Soon after getting established in Tulsa, Gurley formed a loose business partnership with fellow visionary and entrepreneur John Baptist (J.B.) Stradford. The two men built up their wealth, continued to re-invest in new businesses, buy and sell land, lend money to other entrepreneurs, and, eventually, own luxurious hotels—The Gurley Hotel and the Stradford Hotel respectively—which became famous throughout the country. Gurley’s hotel was the first commercial building in the new neighborhood, located at 112 N. Greenwood Ave. The name “Greenwood” referred to Greenwood, Mississippi, where many of Gurley’s tennants traveled from to make a life for themselves in the boomtown, which grew to some 10,000 residents by 1921.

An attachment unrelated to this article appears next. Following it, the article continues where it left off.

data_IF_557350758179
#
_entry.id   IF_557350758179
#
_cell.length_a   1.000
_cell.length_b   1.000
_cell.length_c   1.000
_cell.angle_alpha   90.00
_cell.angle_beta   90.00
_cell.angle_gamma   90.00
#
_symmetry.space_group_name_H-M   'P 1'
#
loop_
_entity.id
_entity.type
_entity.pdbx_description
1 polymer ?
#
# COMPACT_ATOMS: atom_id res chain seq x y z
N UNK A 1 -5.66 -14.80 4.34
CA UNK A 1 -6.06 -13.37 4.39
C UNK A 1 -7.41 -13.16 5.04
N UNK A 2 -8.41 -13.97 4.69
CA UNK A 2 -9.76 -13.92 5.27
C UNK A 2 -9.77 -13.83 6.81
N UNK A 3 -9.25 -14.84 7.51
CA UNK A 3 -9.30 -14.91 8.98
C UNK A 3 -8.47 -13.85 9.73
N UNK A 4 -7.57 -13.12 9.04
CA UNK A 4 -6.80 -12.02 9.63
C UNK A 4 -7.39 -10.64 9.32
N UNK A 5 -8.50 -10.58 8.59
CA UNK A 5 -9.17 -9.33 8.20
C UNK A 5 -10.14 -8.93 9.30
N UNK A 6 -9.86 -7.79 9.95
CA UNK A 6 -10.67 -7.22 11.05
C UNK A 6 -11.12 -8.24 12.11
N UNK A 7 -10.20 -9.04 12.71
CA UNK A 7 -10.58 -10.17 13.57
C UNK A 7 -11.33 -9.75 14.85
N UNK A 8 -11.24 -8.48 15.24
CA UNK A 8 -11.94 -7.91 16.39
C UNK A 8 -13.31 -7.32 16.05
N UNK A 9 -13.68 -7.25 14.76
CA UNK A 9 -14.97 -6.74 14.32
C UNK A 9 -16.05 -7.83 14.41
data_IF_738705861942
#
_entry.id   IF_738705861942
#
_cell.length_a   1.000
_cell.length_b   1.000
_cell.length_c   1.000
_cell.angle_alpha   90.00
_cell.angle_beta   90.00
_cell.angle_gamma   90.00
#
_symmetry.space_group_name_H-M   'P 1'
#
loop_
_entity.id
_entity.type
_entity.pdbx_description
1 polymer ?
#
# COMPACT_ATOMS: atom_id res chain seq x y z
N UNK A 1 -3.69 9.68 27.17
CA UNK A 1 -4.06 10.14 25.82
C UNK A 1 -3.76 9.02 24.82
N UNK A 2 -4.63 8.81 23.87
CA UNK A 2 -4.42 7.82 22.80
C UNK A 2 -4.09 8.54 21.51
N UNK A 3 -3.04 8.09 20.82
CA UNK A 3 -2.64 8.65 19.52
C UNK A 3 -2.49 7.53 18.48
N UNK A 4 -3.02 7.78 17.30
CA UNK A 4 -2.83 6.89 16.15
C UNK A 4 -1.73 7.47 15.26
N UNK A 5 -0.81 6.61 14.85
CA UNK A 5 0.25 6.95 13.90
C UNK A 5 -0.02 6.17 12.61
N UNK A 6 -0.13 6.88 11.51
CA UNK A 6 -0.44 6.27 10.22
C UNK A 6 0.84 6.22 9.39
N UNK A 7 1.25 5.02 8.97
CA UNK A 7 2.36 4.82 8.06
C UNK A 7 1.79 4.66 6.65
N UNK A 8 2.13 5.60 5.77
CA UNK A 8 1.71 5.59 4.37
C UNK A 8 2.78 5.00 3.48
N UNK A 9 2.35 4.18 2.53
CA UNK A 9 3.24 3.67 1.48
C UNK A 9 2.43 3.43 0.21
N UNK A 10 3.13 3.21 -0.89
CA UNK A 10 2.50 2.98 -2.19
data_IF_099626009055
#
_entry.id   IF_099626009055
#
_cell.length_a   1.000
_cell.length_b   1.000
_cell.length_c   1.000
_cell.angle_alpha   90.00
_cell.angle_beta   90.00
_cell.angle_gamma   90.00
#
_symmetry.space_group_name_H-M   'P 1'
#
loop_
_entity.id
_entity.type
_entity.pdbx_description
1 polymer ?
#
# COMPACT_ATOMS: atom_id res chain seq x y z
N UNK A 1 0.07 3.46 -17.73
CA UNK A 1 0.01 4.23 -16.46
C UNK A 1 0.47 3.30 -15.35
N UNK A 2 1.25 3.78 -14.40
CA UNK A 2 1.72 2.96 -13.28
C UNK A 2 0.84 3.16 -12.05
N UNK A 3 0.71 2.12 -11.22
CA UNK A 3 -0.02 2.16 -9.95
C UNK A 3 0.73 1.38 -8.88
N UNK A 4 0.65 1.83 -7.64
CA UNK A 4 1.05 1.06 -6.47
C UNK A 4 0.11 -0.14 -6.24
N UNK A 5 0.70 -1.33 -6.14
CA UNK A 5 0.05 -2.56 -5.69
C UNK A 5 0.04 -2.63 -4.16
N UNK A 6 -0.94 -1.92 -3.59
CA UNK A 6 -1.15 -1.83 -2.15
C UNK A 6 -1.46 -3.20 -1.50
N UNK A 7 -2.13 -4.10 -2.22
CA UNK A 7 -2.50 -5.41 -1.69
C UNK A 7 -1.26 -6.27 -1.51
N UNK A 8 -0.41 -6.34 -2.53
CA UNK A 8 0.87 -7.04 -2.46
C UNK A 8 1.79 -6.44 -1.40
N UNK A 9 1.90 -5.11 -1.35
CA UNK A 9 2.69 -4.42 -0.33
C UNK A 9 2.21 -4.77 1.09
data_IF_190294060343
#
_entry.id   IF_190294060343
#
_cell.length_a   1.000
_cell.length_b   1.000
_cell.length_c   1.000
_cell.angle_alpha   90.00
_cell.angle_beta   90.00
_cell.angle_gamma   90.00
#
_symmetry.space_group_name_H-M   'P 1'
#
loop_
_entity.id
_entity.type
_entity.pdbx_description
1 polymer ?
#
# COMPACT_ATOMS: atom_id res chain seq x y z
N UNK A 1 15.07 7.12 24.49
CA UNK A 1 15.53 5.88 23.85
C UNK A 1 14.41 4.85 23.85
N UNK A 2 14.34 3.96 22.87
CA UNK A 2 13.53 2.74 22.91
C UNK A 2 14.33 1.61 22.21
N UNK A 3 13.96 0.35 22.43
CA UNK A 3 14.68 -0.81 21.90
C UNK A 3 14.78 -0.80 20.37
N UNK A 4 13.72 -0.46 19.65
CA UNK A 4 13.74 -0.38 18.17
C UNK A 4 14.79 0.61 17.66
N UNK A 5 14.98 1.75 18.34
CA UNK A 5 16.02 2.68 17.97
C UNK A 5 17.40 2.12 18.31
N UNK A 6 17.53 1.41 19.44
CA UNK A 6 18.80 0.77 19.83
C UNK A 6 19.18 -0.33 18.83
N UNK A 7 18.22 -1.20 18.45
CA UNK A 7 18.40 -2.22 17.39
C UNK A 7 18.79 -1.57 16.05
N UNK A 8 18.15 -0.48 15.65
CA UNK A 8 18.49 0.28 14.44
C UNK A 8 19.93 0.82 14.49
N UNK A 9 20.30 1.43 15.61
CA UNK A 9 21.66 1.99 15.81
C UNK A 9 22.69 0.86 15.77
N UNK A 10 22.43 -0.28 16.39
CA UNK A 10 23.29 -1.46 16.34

Gurley and the 1921 Massacre
On the morning of May 31, 1921, Dick Rowland was found and arrested for the alleged assault of Sarah Page. During the evening, he was held in the jail at the top floor of the Tulsa County Courthouse when the police brought Page in to testify. There is no written record of her testimony, but according to Riot and Remembrance: The Tulsa Race War and Its Legacy by Boston journalist James S. Hirsch, Page said that the incident in the elevator was a misunderstanding and she did not want to press charges. Rowland was scheduled to be discharged from the jail by a judge the next morning. Had this been an ordinary case, the matter would have ended right then and there, but what followed was anything but ordinary.